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  12. Matthew,

    Is the Orthodox position nearer the truth? Yes, and so is the Lutheran position. Both claim patristic continuity (in the context that the patristics are not infallible. Tradition is only infallible when it is considered as proclamation ... the literal passing on of the Gospel) And indeed Law-Gospel is dialectical. You cannot get anymore dialectical than that.

    Wright, as you say, is mounting an exegetical challenge to Luther, to Lutheran Orthodoxy, to the Reformed systematic theology tradition. Dr Wright's exegesis confuses Law and Gospel and all their logical implications. Interpretation and exegesis(!) is a matter, primarily speaking, of proclamation. One interprets Scripture by distinguishing Law and Gospel (two Words which though emanate from the One Word cannot be reduced or subsumed into an "undifferentiated whole" without confusing the two acts/ energies and persons-nature (heretical implications of modalism, subordinationalism, etc. on the one hand and legalism, antinomianism, etc. on the other).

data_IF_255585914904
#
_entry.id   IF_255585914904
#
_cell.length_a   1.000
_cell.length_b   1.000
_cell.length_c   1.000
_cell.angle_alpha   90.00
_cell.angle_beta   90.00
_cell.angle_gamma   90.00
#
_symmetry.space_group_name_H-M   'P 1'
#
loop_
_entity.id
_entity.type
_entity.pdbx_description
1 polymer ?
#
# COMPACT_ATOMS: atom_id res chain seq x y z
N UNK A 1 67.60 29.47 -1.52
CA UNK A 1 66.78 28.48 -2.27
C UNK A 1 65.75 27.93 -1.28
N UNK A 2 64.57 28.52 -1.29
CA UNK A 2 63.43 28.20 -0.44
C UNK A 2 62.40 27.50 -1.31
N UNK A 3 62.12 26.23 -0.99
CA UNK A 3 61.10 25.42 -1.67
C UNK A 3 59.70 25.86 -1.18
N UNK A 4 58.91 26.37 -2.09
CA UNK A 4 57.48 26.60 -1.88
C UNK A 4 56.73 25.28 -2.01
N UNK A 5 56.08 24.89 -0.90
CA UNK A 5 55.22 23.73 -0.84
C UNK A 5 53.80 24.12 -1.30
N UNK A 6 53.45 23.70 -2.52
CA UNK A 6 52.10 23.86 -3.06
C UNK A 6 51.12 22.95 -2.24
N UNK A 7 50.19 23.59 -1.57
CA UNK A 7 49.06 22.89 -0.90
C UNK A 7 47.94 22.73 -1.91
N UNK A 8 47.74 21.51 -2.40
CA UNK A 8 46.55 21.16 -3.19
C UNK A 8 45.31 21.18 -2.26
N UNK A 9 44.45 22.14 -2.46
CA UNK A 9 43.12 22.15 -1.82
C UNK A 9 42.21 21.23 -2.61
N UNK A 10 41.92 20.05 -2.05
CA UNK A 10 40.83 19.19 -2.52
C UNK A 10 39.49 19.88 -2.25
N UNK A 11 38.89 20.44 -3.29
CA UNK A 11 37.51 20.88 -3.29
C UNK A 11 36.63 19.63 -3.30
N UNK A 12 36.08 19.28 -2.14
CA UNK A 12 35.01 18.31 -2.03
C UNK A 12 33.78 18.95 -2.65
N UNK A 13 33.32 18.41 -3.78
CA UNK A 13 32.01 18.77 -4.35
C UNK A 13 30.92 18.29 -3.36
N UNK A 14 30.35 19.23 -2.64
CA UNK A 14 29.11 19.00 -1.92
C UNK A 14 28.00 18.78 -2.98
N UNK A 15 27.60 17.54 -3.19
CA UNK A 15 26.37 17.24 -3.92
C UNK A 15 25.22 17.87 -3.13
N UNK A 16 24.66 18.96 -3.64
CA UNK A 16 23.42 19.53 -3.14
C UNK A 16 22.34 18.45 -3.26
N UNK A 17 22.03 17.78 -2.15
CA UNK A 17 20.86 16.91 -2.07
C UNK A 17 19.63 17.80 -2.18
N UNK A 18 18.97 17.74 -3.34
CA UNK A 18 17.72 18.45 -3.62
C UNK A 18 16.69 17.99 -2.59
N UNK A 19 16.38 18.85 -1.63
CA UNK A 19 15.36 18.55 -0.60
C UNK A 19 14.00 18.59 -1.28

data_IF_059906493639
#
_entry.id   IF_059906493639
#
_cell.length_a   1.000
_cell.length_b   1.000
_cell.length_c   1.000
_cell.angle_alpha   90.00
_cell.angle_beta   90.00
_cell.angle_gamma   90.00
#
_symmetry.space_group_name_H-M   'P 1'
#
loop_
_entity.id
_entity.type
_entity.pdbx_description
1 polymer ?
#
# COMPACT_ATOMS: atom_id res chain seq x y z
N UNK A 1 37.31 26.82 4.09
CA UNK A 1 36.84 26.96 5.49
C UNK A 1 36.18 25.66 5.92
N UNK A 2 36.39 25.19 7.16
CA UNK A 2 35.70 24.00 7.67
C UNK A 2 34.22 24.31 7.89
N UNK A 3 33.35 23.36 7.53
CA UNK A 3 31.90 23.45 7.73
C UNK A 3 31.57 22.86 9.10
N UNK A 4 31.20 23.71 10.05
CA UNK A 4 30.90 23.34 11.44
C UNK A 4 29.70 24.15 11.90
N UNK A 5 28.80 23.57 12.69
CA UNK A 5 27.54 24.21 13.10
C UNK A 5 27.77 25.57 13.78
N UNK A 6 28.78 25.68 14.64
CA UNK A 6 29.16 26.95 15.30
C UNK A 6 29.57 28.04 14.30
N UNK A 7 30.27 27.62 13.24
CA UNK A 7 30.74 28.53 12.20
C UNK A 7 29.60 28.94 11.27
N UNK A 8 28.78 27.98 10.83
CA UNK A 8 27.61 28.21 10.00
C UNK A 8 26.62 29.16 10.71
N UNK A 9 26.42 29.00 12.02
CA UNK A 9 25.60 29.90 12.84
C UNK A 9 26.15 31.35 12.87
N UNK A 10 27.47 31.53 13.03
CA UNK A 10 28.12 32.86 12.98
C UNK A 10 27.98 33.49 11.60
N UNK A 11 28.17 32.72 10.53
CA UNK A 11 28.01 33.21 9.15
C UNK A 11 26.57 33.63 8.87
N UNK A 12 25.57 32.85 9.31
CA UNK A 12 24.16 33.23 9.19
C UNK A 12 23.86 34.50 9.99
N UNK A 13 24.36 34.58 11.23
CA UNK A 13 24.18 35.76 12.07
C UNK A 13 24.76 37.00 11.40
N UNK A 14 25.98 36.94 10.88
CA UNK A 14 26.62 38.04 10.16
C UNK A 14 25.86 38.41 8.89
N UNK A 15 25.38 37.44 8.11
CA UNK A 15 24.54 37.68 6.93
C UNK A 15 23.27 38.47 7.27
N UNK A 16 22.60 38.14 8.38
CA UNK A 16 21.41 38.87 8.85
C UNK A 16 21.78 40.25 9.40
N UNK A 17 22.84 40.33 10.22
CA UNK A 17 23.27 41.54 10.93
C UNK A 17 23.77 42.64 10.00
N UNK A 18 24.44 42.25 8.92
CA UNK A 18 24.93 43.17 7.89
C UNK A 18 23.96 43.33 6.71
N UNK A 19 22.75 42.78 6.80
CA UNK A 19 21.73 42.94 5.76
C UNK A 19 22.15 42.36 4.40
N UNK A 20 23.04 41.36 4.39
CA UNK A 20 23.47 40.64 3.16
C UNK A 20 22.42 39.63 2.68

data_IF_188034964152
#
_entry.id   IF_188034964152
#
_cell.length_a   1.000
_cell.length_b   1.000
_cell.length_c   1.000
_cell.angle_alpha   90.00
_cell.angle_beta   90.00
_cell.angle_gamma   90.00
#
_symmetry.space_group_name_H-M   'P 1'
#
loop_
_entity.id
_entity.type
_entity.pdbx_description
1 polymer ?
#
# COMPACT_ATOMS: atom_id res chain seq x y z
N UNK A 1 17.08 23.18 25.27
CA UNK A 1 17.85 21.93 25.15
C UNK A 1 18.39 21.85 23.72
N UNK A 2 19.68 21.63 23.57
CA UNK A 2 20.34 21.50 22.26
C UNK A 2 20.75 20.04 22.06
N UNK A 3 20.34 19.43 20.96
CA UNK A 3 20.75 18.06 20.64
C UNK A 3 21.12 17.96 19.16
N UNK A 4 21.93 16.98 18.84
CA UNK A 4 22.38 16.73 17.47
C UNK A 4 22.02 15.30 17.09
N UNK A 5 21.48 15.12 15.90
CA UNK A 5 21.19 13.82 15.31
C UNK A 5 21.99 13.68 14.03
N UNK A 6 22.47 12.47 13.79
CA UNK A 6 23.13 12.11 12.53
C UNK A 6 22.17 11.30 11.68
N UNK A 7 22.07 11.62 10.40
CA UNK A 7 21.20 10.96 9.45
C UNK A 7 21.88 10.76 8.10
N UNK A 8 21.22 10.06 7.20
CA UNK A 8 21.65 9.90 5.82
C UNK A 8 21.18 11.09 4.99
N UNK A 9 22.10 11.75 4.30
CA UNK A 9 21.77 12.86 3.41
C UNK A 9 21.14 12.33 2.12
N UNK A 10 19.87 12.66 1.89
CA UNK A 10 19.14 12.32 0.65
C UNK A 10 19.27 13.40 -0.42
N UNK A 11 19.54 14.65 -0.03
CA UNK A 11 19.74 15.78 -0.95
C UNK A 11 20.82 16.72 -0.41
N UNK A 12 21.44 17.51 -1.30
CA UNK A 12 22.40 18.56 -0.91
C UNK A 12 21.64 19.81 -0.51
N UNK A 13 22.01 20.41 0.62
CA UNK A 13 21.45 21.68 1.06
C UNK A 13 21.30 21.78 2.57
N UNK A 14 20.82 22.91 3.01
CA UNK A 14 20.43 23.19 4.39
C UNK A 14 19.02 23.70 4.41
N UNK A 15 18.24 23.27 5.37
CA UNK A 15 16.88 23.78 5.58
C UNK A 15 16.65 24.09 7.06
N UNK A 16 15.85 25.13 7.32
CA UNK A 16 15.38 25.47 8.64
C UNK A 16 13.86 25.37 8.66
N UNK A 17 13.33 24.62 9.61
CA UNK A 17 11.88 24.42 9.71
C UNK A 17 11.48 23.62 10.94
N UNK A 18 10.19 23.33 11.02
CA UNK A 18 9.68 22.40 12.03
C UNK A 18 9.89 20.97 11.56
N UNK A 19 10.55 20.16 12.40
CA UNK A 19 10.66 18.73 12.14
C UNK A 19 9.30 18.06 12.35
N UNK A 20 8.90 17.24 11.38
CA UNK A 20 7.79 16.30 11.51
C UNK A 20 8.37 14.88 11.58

For example, although Law and Gospel are two words/ acts/ energies that come from the Son, these are not perculiar or limited to Him. The Father and Spirit are also involved. Thus, Law-Gospel are not reducibly simple and must be allowed to stand.

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  13. Of course, as Jack says, my views on Law and Gospel is as far as they go ... for Jack and the LCMS bound to the confessions and revered tradition of their spiritual forefathers, Law-Gospel distinction is a hermeneutical rule but not the way to do theology. It has to be noted that however, theologians such as James Arne Nestingen and Steven D Paulson have spoken in the LCMS before and positively received.